• Researchers Develop New Method for Accurate and fast cell marker gene identification

    TIME: 25 Jan 2022
    Accurate cell classification is the groundwork for downstream analysis of single-cell sequencing data, yet how to identify true marker genes for different cell types still remains as a big challenge. The commonly used methods for cell marker gene identification usually rely on statistical tests to search for genes that are differentially expressed between cells of interest and all other cells in a dataset. However, differential expression analysis-based methods cannot guarantee the expression specificity of identified genes in the target cells, and the commonly used methods also have shortcomings such as low computational efficiency. Additionally, with the development of single-cell ATAC sequencing and spatial transcriptomics technologies, the need for a universal method capable of identifying cell marker genes from multiple types of single-cell data modalities is rapidly emerging.
    Prof. WANG Xiu-Jie’s group from the Institute of Genetics and Developmental Biology (IGDB) of Chinese Academy of Sciences, in collaboration with Prof. PEI Xiaobing’s group from the School of Software of HuaZhong University of Science and Technology, developed a cosine similarity-based method, called COSine similarity-based marker Gene identification (COSG), for more accurate and scalable marker gene identification.
    The study entitled “Accurate and fast cell marker gene identification with COSG” was published in Briefings in Bioinformatics on January 19, 2022 (https://doi.org/10.1093/bib/bbab579).
    The basic concept of COSG is to compare two genes within a given cell population by evaluating the angles between the vectors representing the expression pattern of each gene in an n-dimensional cell space. Within the cell space, each dimension represents a cell. The representative vector for each gene consists of n-basis (n equals to the number of total detected cells), and the coordinate of each basis represents the gene’s expression level in each cell. Therefore, the cosine similarity of two genes equals the cosine value of the angle between the two genes’ representative vectors in the cell space. The more similar the expression patterns, the smaller the angle is. If two genes have identical expression patterns, the angle between their representative vectors will be zero, regardless of their expression abundance difference. Therefore, cosine similarity is expression scale-independent and should be more sensitive to identify genes specifically expressed in target cells. Besides, single-cell sequencing data contain many zero values, calculation of cosine similarity is very efficient on sparse matrices, which ensures the high efficiency of COSG in marker gene identification.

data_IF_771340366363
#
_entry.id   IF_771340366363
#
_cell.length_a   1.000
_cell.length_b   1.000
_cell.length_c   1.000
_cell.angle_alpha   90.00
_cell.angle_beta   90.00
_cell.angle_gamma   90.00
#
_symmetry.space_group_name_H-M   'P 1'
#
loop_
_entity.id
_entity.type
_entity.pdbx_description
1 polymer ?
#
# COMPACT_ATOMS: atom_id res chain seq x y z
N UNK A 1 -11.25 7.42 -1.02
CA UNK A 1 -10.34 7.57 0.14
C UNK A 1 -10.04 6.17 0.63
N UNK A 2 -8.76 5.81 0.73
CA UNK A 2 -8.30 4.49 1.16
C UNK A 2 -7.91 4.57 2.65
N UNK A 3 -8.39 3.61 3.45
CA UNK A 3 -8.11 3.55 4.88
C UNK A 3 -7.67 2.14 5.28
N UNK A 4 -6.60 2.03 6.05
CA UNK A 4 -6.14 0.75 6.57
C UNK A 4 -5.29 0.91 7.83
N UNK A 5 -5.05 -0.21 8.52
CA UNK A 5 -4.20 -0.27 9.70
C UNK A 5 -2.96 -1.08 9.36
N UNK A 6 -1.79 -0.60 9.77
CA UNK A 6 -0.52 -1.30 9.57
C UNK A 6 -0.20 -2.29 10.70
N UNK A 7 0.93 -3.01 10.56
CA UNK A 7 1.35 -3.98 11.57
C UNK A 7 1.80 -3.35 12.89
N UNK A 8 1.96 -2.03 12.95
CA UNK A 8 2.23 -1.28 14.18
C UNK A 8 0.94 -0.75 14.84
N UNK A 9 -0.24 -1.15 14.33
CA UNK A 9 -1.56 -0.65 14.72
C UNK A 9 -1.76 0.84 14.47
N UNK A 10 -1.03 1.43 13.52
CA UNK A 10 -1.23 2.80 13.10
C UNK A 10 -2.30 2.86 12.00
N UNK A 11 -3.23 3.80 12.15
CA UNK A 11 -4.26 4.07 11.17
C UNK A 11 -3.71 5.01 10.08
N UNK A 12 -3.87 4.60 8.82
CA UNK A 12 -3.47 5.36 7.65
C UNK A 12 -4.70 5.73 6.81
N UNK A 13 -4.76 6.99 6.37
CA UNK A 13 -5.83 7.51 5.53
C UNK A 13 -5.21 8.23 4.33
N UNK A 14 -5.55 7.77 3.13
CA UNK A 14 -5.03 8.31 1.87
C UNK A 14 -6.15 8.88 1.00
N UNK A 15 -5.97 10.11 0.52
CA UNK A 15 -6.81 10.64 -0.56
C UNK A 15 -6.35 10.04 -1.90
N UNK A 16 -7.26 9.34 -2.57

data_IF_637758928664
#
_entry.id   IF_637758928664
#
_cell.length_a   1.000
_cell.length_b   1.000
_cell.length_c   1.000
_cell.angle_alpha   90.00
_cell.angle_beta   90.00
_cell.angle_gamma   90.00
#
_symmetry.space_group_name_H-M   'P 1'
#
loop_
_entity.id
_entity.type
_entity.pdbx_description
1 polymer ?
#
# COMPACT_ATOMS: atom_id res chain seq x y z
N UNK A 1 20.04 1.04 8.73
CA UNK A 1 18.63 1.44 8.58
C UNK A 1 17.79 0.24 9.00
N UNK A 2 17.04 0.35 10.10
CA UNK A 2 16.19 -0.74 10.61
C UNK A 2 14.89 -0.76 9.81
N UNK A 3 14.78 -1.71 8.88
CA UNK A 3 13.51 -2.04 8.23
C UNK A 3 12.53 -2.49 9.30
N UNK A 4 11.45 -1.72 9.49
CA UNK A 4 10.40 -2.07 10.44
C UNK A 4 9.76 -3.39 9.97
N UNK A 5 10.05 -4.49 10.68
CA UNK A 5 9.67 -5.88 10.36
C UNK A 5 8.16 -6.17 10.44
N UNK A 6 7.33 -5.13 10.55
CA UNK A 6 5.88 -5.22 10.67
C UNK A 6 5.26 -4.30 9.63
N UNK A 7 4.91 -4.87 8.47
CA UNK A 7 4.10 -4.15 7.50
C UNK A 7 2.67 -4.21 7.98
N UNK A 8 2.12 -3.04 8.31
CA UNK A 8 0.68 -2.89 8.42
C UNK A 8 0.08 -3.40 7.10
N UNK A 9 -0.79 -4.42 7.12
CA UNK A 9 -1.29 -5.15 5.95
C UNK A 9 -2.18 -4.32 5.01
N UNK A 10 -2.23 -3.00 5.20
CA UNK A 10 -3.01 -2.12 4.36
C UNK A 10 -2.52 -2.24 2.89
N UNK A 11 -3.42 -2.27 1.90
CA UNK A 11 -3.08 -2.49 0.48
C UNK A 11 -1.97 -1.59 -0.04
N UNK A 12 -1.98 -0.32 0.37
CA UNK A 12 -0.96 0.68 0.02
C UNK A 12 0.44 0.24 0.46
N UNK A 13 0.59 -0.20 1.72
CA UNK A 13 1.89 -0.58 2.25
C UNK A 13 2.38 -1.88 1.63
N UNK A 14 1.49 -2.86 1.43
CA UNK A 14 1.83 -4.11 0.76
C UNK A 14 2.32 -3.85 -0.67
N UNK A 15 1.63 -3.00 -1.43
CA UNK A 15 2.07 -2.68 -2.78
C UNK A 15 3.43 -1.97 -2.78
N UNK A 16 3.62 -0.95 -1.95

COSG is applicable to single-cell RNA sequencing data, single-cell ATAC sequencing data and spatially resolved transcriptome data. COSG is fast and scalable for ultra-large datasets of million-scale cells, and identifies marker genes for over one million cells in less than 2 minutes. Application on both simulated and real experimental datasets showed that the marker genes or genomic regions identified by COSG have greater cell-type specificity, demonstrating the superior performance of COSG in terms of both accuracy and efficiency as compared with other available methods.
    Workflow and benchmark testing results of COSG. (a) Workflow of COSG. (b) Enrichment score comparison of the top 10 marker genes identified by Logistic regression, Wilcoxon-test, Wilcoxon-test (TIE) and COSG for RGL cells. (c) Running time comparison of Logistic regression, Wilcoxon-test, Wilcoxon-test (TIE) and COSG on three scATAC-seq datasets. (d) Expression patterns of the top 3 marker genes for cardiac fibroblasts identified by Logistic regression, Wilcoxon-test, Wilcoxon-test (TIE) and COSG. (Image by IGDB)
    COSG is implemented in both Python (https://github.com/genecell/COSG) and R (https://github.com/genecell/COSGR), and can be jointly used with popular toolkits, such as Scanpy and Seurat.
    This research was supported by grants from the National Key Research and Development Program of China, Natural Science Foundation of China, CAS Strategic Priority Research Program and Beijing Natural Science Foundation of China.
    Prof. WANG Xiu-Jie
    Institute of Genetics and Developmental Biology, Chinese Academy of Sciences